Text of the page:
A Letter to Momo has recently been blessed with a Blu-Ray release from everyone’s favourite Australian distributor, Madman, and it’s hard to argue with the results. Hiroyuki Okiura’s 2011 anime feature warrants the HD sheen, its gorgeous visuals showcasing a traditional Japanese island town – complete with handpainted backdrops – and a trio of goofy, grotesque ghosts.
If that sounds sorta-Miyazaki-esque, you’re not wrong. In many ways, A Letter to Momo resembles a teenaged take on the Ghibli founder’s films. Offering a reflection on grief and regret (the titular letter is one written – or unwritten – by the teen protagonist’s late father) with a supernatural spin, it doesn’t quite attain the magic spark of Miyazaki’s best. Its resemblances to My Neighbour Totoro don’t come with that (perfect) film’s atmosphere of childish glee and pastoral peace, and the resolution of its arc feels pat in a way that Miyazaki’s films never did.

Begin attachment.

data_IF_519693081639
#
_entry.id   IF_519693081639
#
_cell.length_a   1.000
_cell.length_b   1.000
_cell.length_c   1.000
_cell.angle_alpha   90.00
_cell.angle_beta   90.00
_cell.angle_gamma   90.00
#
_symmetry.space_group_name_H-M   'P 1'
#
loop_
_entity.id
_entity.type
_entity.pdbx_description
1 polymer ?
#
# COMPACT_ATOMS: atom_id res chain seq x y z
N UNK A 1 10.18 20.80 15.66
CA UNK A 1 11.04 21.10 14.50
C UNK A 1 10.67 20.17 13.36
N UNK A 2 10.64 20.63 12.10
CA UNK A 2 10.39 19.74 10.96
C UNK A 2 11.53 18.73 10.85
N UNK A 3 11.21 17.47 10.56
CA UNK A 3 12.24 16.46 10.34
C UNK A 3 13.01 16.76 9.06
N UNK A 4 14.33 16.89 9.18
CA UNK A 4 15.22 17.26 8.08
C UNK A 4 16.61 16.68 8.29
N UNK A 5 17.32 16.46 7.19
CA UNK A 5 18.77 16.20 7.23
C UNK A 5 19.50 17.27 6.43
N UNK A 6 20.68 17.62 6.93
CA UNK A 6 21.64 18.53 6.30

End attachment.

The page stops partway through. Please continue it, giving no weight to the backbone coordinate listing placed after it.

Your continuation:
It’s hard to blame Okiura for not living up to such a master. The biggest culprit, I’d argue, isn’t the animation nor the characterisation nor the plotting, but the pacing. Running to an unnecessary two hours, it’s easy to imagine a tighter cut better capturing the mystical aura the film’s going for.